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When the mind wanders away from the here-and-now toward imaginary events, it typically does so from one of two visual vantage points-a first-person perspective (i.e., the world is seen as it is in everyday life) or a third-person perspective (i.e., the world is seen from the viewpoint of an outside observer). While extant evidence has detailed consequences(More)
Through the ability to preview the future (i.e., prospection), people can anticipate how best to think, feel and act in just about any setting. But exactly what factors determine the contents of prospection? Extending research on action identification and temporal construal, here we explored how action goals and temporal distance modulate the(More)
Via mental simulation, imagined events faithfully reproduce the neural and behavioral activities that accompany their actual occurrence. However, little is known about how fundamental characteristics of mental imagery-notably perspectives of self-shape neurocognitive processes. To address this issue, we used fMRI to explore the impact that vantage point(More)
Exerting self-control can diminish people's capacity to engage in subsequent acts of behavioral regulation, a phenomenon termed ego depletion. But what of imaginary regulatory experiences-does simulated restraint elicit comparable lapses in self-control? Here we demonstrate such effects under theoretically tractable imagery conditions. Across 3 experiments,(More)
People drastically overestimate how often others attend to them or notice their unusual features, a phenomenon termed the spotlight effect Despite the prevalence of this egocentric bias, little is known about how to reduce the tendency to see oneself as the object of others' attention. Here, we tested the hypothesis that a basic property of mental(More)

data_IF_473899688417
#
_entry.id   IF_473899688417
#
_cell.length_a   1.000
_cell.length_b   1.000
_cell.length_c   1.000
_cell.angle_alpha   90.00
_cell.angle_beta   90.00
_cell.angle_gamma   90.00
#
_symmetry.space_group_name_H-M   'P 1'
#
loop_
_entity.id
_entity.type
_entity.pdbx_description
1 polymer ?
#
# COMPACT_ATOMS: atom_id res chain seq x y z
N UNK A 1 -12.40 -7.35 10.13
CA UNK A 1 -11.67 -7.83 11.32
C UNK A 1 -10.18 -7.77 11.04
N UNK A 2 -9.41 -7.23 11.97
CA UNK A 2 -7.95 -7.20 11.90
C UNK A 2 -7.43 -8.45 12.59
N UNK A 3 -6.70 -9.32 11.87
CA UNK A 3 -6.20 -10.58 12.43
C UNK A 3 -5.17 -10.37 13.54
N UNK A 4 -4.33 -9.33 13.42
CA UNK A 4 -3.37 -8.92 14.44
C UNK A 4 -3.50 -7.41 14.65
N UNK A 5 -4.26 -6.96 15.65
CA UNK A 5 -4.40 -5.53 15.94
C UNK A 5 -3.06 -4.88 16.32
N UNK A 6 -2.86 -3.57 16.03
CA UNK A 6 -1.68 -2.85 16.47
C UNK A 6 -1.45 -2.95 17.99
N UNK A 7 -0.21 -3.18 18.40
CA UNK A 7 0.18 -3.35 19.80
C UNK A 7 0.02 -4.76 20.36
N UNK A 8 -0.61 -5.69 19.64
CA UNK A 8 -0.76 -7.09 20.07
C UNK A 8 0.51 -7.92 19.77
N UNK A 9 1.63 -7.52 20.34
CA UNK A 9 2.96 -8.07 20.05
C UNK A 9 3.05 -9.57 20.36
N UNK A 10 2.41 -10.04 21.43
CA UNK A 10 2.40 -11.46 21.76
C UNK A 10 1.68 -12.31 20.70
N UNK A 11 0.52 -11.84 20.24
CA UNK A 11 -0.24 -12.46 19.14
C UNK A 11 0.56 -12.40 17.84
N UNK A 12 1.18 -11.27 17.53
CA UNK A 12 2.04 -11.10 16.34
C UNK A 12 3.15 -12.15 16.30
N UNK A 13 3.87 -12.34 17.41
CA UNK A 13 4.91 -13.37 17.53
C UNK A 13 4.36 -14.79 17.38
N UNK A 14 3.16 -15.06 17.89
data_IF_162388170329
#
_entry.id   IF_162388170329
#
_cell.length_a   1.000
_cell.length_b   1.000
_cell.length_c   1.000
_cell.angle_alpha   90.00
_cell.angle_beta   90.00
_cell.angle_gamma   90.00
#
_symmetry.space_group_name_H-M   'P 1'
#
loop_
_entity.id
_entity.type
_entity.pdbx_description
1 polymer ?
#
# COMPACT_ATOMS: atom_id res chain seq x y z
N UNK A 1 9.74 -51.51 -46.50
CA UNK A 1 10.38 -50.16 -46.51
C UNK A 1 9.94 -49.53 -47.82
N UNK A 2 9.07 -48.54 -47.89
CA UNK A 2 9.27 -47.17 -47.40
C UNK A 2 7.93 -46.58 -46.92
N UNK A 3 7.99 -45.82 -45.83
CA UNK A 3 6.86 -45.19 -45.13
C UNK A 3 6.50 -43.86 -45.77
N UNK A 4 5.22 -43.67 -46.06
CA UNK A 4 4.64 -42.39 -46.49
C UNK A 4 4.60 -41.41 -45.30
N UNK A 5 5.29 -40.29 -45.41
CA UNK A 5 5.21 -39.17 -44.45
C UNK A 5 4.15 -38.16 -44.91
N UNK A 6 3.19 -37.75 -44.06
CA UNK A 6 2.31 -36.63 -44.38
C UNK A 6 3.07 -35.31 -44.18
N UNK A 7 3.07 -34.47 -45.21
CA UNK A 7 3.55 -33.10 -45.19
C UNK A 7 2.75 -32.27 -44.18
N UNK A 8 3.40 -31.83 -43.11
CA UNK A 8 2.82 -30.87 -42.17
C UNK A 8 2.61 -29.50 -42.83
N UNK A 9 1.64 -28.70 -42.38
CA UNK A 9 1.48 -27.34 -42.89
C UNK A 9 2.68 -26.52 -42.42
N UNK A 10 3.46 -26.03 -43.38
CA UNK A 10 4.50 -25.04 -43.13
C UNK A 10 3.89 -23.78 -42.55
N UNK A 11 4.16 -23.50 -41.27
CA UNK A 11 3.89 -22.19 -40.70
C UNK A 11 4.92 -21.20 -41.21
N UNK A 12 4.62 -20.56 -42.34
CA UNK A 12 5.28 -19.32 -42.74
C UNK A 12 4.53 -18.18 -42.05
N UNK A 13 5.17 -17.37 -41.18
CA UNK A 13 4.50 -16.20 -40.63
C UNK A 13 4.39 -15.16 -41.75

While thinking about food is a ubiquitous facet of daily life, the perils of imaginary eating are well documented; food-related mental imagery elevates both cravings and consumption. Given the serious health issues that often arise from overeating and obesity, identifying strategies that can be used to combat the link between imagination and consumption is,(More)
A widely endorsed belief is that perceivers imagine their present selves using a different representational format than imagining their future selves (i.e., near future=first-person; distant future=third-person). But is this really the case? Responding to the paucity of work on this topic, here we considered how temporal distance influences the extent to(More)
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